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May 01, 2007



I had to laugh about losing a kid. It brought back memories of losing my youngest kiddo in the middle of a McDonald's playland. The manager cleared out the entired playland and a neighbor found my son on the other side of the restaurant. This same neighbor once returned the very same kid after he wandered outside of our house when Grandma was watching him.
Enjoyed your post!

Imperfect Christian

On one hand, I want to tell you how inspirational and amazing your story was to read! I want to tell you how awed I am and how much I admire you and D and your family.

But on the other hand, you're just a normal, typical family....that's all any of us are. We just have differences, but what family doesn't?


Wow, thanks for the perspective! I completely get your point about the intrinsic versus the external issues. We face similar ones with our multiply disabled son. People tell us how amazed they are at what we do to take care of him. To us, it's basic parenting. The hard stuff is navigating the rest of the world which can be so frustrating.


This was a lovely post (came by from the Goldfish bowl). Thank you so much for writing and sharing it--given your experiences, it must have felt very risky.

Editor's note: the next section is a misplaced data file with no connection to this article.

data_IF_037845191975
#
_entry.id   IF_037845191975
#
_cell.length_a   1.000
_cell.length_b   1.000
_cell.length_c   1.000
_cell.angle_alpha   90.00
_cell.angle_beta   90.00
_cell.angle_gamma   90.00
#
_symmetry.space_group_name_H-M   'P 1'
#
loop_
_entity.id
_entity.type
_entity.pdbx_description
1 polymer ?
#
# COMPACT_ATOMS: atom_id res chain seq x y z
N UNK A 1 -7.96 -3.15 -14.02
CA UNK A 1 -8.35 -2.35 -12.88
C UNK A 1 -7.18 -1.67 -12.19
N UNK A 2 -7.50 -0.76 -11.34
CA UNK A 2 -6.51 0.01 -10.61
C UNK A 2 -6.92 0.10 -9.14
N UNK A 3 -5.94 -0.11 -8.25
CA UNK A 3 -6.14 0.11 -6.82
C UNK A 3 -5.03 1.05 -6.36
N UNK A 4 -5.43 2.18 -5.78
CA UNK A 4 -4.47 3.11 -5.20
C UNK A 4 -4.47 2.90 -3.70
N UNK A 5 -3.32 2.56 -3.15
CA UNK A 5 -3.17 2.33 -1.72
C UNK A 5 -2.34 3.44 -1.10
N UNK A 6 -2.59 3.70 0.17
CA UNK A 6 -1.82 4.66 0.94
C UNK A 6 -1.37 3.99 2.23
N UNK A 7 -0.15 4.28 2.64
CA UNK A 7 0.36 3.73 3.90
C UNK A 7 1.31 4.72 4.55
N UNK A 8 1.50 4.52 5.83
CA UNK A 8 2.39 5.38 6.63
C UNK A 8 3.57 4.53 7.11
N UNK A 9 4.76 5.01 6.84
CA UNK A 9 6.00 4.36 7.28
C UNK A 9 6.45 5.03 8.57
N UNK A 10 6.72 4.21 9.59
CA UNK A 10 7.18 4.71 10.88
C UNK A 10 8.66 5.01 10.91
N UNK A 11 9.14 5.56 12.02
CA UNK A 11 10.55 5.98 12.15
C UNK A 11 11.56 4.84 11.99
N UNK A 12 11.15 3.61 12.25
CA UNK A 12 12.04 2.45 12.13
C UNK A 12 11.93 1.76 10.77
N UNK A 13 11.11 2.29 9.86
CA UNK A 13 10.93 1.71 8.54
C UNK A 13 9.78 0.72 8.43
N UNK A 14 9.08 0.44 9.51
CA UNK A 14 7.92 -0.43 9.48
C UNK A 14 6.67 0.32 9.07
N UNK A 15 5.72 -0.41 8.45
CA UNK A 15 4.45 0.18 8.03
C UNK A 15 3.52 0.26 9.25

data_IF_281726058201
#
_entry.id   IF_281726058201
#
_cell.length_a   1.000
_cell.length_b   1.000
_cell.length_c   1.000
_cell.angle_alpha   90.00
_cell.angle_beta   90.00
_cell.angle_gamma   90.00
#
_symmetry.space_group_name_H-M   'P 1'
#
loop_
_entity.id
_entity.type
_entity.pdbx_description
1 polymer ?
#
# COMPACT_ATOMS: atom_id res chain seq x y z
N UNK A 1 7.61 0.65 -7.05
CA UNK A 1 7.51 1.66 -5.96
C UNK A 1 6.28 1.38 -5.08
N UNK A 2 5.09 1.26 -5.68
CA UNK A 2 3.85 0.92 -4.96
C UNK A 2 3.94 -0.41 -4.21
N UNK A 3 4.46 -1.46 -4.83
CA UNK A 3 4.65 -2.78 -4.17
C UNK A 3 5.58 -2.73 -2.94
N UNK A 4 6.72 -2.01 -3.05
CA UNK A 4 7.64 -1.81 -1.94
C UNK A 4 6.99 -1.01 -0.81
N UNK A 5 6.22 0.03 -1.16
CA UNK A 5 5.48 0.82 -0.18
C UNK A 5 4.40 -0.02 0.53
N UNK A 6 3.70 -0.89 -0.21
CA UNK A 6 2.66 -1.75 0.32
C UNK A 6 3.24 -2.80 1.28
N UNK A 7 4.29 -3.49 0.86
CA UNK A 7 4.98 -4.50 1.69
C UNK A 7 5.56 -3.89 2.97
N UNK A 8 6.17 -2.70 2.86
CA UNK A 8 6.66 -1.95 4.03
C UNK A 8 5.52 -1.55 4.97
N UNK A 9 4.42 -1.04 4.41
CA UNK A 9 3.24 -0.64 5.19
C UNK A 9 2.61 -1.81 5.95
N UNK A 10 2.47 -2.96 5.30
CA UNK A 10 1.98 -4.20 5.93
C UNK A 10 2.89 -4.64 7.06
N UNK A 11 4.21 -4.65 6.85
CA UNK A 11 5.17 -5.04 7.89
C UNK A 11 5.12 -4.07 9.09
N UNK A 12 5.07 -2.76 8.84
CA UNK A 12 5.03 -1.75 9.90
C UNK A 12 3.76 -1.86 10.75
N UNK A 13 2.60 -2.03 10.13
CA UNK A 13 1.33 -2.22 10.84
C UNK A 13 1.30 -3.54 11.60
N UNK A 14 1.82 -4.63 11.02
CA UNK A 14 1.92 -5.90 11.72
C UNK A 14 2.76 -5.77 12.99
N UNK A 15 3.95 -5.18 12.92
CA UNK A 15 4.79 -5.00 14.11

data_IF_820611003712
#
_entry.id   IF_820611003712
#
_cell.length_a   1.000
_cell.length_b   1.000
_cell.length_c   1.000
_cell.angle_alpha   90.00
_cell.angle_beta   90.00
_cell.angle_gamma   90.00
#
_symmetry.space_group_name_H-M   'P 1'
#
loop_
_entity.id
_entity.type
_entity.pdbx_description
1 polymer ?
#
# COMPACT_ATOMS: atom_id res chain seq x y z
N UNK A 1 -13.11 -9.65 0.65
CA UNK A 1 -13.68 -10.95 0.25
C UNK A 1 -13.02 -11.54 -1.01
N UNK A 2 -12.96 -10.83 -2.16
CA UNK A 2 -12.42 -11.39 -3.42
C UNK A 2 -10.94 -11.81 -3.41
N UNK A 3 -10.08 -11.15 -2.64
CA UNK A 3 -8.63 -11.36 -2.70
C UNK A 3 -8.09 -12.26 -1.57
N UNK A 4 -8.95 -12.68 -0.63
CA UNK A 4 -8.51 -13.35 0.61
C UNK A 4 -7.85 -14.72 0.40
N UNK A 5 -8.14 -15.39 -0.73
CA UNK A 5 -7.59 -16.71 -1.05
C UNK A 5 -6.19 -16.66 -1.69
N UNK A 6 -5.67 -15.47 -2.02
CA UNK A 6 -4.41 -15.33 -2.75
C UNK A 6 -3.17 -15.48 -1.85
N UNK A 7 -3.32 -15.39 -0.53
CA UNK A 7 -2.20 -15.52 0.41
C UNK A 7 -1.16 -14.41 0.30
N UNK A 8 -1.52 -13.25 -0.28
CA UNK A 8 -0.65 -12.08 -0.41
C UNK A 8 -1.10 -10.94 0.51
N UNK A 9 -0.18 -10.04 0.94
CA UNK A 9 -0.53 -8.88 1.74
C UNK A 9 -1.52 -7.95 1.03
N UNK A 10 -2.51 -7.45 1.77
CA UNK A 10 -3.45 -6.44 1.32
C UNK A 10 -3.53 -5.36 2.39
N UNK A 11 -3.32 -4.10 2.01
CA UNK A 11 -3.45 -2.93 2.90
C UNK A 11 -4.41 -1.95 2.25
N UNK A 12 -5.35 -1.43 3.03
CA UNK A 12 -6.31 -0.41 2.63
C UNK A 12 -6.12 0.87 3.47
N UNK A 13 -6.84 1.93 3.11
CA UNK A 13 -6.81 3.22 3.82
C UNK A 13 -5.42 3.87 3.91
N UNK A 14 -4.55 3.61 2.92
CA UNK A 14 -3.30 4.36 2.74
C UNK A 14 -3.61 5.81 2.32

I'm sorry you have to deal with the ignorance of other people.


I loved reading about how the boys are learning what works as far as how to get your attention, climb into D's lap, etc. My dad is a C-6 quad and as toddlers we always held our arms down to our sides if we wanted our dad to pick us up so he could hook his hands under our armpits. It puzzled other adults when they would ask us if we wanted to be picked up and we held our arms down. And the foster kids we had through the years adapted to the system pretty quickly as well. I think that kids who have a parent with a disability just learn very early on that there is no "right" way of doing things. That everyone, even the people in the family without a disability, has their own way of handling those day to day tasks. It's amazing, really, and quite hopeful. The best evidence I have that disabilism is totally learned and therefore can be unlearned.


I am legally blind also and I am very lucky when it comes too the playground. The other moms who are at the playground help me watch my son, so I can have a little break and sit down. The kids who come to the park regularly have also been very helpful to me. Usually people seem to feel the same about me having a child as a blind individual. It is just a huge relief when I have support from the people around me.


It's a real worry, that moment when your kids (or nephew, in my case) suddenly begin to realize that you are different & people are noticing. It's a hard situation to deal with, but I know you'll all manage as well as you can. Hopefully, as you said, some day, it won't be necessary.


Kids can definately adapt. When my daughter was 2, she would speak to "white" people in English and "mexican" people in spanish. People usually don't believe me, but she never asked me which language to speak to others, she just figured it out, even if nobody else had spoken yet. Kids definately just live in the world they are given and I wish it would carry on throught adulthood.